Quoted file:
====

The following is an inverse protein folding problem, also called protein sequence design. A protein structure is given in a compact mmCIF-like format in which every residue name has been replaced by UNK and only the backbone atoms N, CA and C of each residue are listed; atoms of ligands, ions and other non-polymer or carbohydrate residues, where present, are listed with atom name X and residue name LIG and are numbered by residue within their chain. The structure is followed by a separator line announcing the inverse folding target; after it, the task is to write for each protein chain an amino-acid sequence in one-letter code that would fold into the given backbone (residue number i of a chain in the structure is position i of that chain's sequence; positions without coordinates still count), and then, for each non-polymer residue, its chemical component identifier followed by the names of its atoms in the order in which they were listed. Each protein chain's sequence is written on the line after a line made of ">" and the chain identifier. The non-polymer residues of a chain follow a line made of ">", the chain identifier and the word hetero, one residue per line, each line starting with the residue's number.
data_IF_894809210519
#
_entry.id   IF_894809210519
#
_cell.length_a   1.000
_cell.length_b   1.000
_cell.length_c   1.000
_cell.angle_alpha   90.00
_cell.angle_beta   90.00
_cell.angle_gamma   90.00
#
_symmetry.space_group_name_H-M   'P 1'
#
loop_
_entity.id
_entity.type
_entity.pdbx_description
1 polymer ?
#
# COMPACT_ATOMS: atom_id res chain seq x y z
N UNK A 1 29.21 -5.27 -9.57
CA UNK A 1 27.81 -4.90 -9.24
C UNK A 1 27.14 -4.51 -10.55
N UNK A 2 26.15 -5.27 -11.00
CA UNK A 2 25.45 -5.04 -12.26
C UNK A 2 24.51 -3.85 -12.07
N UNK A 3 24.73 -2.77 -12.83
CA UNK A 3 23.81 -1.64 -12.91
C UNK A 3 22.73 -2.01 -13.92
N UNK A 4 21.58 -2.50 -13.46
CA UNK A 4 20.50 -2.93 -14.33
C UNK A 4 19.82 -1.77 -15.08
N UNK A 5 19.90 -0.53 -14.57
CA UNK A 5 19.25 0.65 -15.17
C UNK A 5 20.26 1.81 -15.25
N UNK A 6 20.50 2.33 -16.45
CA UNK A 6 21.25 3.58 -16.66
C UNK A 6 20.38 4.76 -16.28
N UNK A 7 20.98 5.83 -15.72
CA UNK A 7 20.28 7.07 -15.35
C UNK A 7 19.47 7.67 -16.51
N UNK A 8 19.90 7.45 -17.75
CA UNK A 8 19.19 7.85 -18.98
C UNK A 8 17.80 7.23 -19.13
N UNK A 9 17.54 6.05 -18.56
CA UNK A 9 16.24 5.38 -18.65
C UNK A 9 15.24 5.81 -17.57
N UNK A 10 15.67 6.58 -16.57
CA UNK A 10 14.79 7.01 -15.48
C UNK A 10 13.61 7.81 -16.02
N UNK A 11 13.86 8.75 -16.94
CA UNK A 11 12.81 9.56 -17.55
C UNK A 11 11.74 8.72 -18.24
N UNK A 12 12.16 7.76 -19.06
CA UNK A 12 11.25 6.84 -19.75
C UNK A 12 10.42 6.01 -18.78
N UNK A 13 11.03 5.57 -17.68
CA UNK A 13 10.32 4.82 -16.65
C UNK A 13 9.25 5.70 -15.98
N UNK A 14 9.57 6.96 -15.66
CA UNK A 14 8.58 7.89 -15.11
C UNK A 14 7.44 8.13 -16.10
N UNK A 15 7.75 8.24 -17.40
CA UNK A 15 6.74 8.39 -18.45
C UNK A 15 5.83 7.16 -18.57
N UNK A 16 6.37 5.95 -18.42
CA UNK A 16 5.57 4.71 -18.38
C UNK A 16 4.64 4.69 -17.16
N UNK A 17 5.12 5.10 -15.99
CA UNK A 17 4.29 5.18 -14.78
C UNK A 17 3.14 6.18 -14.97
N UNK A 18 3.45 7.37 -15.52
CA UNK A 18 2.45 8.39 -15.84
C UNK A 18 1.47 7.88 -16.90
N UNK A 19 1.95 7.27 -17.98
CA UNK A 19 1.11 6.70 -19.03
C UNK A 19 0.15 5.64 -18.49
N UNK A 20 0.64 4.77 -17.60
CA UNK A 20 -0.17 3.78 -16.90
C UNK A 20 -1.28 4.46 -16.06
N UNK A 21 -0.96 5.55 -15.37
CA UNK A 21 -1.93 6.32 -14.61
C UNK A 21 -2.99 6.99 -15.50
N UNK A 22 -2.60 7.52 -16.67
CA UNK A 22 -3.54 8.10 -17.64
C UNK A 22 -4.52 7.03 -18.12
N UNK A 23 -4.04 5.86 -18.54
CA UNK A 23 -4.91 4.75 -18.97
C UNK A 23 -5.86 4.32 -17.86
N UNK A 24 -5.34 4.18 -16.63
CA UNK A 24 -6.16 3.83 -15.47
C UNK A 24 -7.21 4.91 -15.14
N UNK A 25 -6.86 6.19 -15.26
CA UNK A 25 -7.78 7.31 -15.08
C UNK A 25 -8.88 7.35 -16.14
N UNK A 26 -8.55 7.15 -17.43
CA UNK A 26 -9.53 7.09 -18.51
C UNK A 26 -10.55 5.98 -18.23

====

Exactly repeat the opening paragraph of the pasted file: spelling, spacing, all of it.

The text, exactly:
The following is an inverse protein folding problem, also called protein sequence design. A protein structure is given in a compact mmCIF-like format in which every residue name has been replaced by UNK and only the backbone atoms N, CA and C of each residue are listed; atoms of ligands, ions and other non-polymer or carbohydrate residues, where present, are listed with atom name X and residue name LIG and are numbered by residue within their chain. The structure is followed by a separator line announcing the inverse folding target; after it, the task is to write for each protein chain an amino-acid sequence in one-letter code that would fold into the given backbone (residue number i of a chain in the structure is position i of that chain's sequence; positions without coordinates still count), and then, for each non-polymer residue, its chemical component identifier followed by the names of its atoms in the order in which they were listed. Each protein chain's sequence is written on the line after a line made of ">" and the chain identifier. The non-polymer residues of a chain follow a line made of ">", the chain identifier and the word hetero, one residue per line, each line starting with the residue's number.